- Where SFNSW can demonstrate to the satisfaction of the NPWS that the application of Conditions 6.16.1 or 6.16.2 for a particular species will significantly reduce the net harvest area then SFNSW may develop a Species Specific Management Plan as an alternative management approach.
- A Species Specific Management Plan must be developed in consultation with the NPWS and relevant independent experts and must consider:
- The species distribution and range;
- The conservation status of the species and extent of formal reservation;
- Any relevant Recovery Plan or Threat Abatement Plan;
- Alternative measures for amelioration of impact.
- Species Specific Management Plans must be approved in writing by the NPWS.
- Where SFNSW can demonstrate to the satisfaction of the NPWS that due to exceptional circumstances impacts on a flora species listed below or their exclusion /buffer zones (as required by Conditions 6.16.1 and 6.16.2) within a compartment are unavoidable, SFNSW may develop a Site Specific Management Plan as an alternative management approach.
- A Site Specific Management Plan must be developed in consultation with the NPWS and relevant independent experts and must consider:
- The population size both at the site and across the species range;
- The conservation status of the species and extent of formal reservation;
- Any relevant Recovery Plans or Threat Abatement Plans;
- The distributional significance of the site;
- The viability of the population at the site;
- The extent of proposed impact;
- Alternative measures for amelioration of impact.
- Site Specific Management Plans must be approved in writing by the NPWS.
- A Compartment Traverse must be conducted to search for threatened and protected flora species and certain threatened and protected fauna features;
- Samples of flora species that are unfamiliar to the surveyor must be collected and identified or verified by a relevant herbarium;
- The threatened and protected flora component and threatened and protected fauna features component can both be conducted at the same time, the minimum survey effort required is ten hours per 200 hectares of net survey area.
- For the threatened and protected flora component of the Compartment Traverse, the surveyor(s) must search in a random meander along the traverse identified in part 8.7.1 above, searching for and recording those threatened and protected flora species that require species specific or site specific conditions. The search should be conducted within the net survey area and in areas 50 metres outside the net survey area.
- A minimum of six person hours per 200 hectares of net survey area must be conducted along the traverse. Threatened and protected flora species requiring species-specific conditions must be searched for continuously along the traverse.
- If habitats not previously identified in the desktop component are encountered while sampling along the traverse, a proportion of the sampling time should be used to survey these habitats.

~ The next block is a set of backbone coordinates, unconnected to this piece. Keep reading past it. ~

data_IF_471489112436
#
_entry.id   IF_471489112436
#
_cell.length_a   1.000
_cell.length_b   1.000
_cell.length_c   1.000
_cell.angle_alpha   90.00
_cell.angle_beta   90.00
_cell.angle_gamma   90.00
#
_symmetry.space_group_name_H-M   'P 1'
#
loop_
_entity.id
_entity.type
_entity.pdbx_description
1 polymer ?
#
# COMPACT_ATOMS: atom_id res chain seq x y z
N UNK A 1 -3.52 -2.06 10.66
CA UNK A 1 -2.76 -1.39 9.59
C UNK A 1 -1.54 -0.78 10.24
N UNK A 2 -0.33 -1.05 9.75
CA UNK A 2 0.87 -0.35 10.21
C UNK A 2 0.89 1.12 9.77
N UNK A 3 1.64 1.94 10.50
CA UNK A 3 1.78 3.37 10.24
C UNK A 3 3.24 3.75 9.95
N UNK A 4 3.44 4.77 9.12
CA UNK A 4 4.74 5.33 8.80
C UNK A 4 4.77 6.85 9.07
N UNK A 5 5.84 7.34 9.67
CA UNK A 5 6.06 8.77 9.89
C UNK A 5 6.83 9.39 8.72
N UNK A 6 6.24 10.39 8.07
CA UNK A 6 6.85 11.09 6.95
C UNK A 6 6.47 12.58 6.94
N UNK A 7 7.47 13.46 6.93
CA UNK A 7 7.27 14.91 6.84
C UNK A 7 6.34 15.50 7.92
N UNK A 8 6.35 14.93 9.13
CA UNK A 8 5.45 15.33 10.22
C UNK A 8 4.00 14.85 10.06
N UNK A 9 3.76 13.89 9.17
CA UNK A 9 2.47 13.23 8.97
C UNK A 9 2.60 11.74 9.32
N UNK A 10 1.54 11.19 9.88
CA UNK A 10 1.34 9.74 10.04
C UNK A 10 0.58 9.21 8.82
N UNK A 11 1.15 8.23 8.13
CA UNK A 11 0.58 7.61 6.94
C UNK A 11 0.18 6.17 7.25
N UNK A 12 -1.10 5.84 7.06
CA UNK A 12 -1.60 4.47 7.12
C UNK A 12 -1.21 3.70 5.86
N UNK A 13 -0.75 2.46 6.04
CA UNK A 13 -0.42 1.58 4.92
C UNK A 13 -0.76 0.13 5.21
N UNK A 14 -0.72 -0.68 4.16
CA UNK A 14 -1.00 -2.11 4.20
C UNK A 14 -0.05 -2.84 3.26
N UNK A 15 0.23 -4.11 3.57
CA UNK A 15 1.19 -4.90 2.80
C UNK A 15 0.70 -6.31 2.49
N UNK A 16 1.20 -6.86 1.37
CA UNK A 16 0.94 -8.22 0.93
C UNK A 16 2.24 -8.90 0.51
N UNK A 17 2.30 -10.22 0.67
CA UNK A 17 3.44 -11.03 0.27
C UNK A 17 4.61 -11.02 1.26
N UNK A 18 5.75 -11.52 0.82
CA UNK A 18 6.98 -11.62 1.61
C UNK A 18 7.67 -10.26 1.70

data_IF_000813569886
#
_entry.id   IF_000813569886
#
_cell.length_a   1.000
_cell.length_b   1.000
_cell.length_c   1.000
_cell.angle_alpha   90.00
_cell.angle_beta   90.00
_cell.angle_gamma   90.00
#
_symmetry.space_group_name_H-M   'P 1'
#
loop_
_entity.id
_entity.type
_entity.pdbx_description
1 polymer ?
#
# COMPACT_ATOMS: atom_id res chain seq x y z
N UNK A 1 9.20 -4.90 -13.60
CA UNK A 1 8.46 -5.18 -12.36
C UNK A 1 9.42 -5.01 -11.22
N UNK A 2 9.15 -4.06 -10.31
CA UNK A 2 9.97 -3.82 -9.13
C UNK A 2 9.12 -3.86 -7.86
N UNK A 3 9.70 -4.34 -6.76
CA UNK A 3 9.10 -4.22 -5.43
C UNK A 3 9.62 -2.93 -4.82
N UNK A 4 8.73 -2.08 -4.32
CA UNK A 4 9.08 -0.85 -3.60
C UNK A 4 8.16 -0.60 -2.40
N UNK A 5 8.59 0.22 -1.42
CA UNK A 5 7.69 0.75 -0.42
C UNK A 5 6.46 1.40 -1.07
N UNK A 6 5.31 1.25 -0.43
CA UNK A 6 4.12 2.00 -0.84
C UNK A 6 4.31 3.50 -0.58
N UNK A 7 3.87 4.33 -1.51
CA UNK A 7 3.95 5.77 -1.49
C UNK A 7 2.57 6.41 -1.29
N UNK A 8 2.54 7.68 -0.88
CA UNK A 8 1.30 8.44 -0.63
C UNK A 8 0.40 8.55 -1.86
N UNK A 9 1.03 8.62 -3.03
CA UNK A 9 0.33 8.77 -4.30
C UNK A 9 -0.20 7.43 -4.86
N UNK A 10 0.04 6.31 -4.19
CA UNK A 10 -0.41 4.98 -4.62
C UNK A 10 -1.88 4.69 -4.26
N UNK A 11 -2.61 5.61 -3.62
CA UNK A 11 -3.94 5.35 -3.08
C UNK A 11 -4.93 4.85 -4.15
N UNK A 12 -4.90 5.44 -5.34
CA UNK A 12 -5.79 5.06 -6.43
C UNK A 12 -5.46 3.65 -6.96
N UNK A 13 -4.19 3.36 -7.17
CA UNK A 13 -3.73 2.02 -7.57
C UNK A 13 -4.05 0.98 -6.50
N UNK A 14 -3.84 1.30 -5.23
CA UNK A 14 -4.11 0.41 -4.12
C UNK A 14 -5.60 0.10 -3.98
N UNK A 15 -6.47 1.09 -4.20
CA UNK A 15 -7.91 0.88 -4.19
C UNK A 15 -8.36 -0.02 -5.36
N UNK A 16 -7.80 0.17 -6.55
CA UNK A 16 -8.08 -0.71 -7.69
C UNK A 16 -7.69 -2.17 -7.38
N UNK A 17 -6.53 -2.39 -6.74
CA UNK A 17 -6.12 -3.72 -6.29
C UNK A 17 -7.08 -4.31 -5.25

- The timing of the threatened and protected flora component of the compartment traverse should take into account flowering periods of the threatened flora species being surveyed (this is particularly relevant to orchids and annual species). Data on the known flowering periods of cryptic species is included in Schedule 2 of this licence where this information is available.
- Where individuals or groups of threatened or protected plants requiring these conditions are found, the individual or the extent of the group of individuals must be flagged (e.g. with flagging tape) by the person conducting the flora survey. The location of the individual or group of individuals must also be marked on the Harvesting Plan map to assist the Supervising Forest Officer in finding the flagged plant(s) during the compartment mark up.
Studies undertaken on P. gibbosa since the completion of the ANCA plan are summarised below:
Sharma et al (2000) investigated the levels of genetic variability and seed viability in all known populations of P. gibbosa. The study found a high degree of genetic variability and low population divergence between the populations. This was thought to have resulted either from recent population fragmentation or from extensive gene flow through seed and pollen movement. The study also found a high mean rate of seed viability (76%) existed for P. gibbosa populations.
Visman (2000) used a replicated fire experiment to determine the response of P. gibbosa to a summer fire in two areas of the TransGrid site. The study concluded that while there was an overall decline in population numbers at the site that year, the decline was less pronounced in the burnt quadrats than in the unburnt quadrats. This study also found that the effect of the summer fire on P. gibbosa flowering rates varied between two study areas, causing a decrease in flowering rates in one of the areas but not the other.